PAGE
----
February 25, 2013

Leadership is one of those tricky words. Actually, lots of words can be tricky. I use it and mean one thing. You hear it and interpret it in your own way. That’s why it’s important for organizations – and their people – to explore meanings, create shared understanding and meaning.

I was reading some of my old blogs – to refresh my memory, to refresh my learning. Back in 2009, I posted this blog about leadership…a newsletter from  CLA, Cambridge Leadership Associates: Leading Adaptively, Winter 2009. Suggested to me by colleague and friend, Mary-Kim Arnold.

In the newsletter, author Marty Linsky gives some great tips to President Obama, as well as the rest of us. Things like:

1. Build in time for reflection. Marty calls this “getting on the balcony.” Look back and look ahead. Browse through books and magazines or stare out the window and reflect. Time for reflection can help maintain focus, anticipate challenges and opportunities, separate the important from the immediate, and all that kind of stuff.

2. Be wary of technical expertise. Sometimes when we are experts, we are not as able to question or be skeptical. It’s good to engage smart non-experts for their perspectives.

3. Govern experimentally. Experiment. Try new things. Try more new things. Learn from the past. Adapt for the future. Don’t get mired in same old same old.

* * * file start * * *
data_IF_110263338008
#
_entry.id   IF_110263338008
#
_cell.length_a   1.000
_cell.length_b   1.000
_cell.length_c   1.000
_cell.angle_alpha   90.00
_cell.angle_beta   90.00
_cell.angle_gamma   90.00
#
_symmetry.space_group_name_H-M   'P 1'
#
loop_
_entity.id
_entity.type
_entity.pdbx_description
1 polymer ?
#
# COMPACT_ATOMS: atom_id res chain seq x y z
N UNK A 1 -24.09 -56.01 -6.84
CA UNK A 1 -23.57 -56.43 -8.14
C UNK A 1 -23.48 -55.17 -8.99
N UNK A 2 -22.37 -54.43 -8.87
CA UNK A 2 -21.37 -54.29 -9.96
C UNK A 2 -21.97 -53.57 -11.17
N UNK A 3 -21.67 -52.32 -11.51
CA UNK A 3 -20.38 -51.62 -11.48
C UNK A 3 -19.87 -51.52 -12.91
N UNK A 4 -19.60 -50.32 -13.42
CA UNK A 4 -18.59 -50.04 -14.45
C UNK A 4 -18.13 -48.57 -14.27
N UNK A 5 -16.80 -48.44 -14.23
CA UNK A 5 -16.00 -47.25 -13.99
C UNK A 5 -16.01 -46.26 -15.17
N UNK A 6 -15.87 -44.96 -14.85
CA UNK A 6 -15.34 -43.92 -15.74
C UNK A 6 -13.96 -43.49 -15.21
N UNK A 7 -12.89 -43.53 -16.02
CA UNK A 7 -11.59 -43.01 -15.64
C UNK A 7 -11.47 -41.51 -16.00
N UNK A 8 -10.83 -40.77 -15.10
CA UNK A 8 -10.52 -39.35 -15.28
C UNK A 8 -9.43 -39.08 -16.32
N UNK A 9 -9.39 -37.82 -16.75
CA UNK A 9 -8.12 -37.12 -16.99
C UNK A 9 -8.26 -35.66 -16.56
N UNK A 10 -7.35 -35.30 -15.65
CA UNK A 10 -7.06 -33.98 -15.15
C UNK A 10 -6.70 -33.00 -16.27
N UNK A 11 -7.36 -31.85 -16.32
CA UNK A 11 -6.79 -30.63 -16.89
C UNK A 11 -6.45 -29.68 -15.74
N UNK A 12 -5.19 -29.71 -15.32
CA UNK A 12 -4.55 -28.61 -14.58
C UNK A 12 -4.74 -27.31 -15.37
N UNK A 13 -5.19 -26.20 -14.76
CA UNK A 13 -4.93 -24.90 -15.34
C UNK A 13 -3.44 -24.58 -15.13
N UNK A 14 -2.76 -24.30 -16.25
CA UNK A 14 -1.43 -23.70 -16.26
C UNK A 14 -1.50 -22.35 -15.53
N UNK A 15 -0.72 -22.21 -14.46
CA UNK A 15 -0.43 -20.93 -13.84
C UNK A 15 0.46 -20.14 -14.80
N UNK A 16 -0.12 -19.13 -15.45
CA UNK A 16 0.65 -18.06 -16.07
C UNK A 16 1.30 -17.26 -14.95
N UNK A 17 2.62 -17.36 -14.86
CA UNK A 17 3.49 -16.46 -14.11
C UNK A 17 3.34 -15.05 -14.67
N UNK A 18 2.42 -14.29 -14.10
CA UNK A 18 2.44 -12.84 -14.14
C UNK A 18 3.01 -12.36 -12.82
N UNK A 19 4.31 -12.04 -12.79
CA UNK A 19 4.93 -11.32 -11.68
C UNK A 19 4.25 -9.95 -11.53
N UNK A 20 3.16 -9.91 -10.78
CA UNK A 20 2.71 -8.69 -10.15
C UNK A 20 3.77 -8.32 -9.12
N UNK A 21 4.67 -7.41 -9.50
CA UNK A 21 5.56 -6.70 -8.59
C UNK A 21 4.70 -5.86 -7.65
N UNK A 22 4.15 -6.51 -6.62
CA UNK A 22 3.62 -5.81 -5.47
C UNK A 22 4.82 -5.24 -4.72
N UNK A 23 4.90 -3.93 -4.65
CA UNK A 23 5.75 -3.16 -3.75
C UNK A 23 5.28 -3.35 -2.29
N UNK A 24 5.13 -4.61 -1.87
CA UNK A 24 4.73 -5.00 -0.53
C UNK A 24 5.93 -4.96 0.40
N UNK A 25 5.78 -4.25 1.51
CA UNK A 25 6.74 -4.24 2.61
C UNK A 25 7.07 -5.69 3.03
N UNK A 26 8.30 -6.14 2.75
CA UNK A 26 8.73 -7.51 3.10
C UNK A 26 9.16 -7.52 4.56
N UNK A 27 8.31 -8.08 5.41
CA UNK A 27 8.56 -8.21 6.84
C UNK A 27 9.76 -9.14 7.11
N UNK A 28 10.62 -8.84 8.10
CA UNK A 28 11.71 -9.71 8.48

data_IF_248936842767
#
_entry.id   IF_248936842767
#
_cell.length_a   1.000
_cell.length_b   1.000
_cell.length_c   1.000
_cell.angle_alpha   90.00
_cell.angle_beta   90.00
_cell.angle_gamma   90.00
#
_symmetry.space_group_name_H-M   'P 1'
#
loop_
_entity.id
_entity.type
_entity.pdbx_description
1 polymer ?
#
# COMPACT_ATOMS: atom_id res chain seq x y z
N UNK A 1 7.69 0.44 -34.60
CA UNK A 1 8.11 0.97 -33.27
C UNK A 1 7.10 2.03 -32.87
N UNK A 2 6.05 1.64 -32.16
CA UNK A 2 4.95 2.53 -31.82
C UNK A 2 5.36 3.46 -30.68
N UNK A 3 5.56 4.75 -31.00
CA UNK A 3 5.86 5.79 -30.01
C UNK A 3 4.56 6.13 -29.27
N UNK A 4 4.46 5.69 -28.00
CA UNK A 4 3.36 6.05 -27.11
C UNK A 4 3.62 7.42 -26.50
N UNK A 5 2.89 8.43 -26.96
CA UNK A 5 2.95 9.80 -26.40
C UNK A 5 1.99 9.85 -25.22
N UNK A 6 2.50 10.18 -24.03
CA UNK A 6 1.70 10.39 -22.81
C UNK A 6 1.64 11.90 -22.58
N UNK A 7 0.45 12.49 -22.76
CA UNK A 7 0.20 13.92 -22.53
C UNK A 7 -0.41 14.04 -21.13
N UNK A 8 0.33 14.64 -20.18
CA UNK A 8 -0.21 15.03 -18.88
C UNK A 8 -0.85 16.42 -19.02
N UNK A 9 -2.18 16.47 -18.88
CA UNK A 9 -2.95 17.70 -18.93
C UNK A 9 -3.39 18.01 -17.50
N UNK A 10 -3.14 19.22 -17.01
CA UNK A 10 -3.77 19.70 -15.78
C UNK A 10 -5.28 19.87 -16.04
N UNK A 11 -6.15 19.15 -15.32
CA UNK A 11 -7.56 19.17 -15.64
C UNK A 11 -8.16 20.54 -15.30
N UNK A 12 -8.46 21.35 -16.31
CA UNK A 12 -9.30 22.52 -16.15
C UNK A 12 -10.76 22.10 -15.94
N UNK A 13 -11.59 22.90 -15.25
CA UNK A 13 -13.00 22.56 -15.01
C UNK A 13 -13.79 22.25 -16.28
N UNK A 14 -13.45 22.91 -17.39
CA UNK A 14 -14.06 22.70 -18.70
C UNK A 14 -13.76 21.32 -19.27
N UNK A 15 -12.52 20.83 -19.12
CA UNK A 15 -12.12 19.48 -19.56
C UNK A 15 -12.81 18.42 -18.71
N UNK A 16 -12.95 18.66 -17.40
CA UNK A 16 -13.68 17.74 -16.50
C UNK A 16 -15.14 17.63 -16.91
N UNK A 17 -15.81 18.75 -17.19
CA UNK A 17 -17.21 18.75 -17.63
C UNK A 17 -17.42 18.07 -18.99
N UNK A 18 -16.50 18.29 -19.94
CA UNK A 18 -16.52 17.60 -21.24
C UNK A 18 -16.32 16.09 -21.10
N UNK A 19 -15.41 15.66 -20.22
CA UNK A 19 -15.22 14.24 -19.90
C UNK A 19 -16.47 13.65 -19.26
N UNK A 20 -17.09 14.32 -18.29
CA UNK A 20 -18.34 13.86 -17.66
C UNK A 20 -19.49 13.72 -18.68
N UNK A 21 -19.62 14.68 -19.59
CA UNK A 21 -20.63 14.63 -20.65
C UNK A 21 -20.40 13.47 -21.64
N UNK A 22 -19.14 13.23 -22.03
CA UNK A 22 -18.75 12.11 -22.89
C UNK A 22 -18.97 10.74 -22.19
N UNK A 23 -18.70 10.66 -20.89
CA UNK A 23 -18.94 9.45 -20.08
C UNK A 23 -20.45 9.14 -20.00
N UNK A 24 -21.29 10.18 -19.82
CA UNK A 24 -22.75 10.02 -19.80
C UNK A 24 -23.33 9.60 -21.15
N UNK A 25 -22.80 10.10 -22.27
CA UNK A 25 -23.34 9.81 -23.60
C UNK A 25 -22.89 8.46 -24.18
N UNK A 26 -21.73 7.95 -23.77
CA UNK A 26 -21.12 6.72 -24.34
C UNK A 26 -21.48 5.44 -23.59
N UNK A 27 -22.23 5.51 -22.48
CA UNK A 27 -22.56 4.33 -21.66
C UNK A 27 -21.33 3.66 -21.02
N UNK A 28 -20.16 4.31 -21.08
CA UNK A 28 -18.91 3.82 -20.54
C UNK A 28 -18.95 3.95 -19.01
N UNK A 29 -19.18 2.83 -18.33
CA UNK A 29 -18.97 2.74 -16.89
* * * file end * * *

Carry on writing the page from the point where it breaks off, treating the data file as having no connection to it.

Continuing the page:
In the same newsletter, Marty talks about institutional reflection and learning. He identifies three critical capacities that distinguish business as usual from strategic growth.

— Observation: Getting on the balcony, observing, collecting data

— Interpretation: Making sense of what you’re seeing and developing multiple hypotheses

— Intervention: Taking action based on your observation and interpretation

And finally, the Winter 2009 CLA newsletter talks about the importance of transparency and what it means to you and your organization and its stakeholders.

Has your organization ever talked about transparency? What’s your organization’s philosophy about transparency? To whom are you transparent – and about what? For example, what do you share with donors and volunteers? How transparent are you with staff? On the continuum of transparency, where is your organization? Where is your leadership? Not too transparent? Mostly in the middle? Or lots of transparency? I think good leadership and the most effective organizations err on the “lots of transparency” end of the continuum.

Filed under: Leadership

About Simone Joyaux

A consultant specializing in fund development, strategic planning, and board development, Simone P. Joyaux works with all types and sizes of nonprofits, speaks at conferences worldwide, and teaches in the graduate program for philanthropy at Saint Mary’s University, MN. Her books, Keep Your Donors and Strategic Fund Development, are standards in the field.

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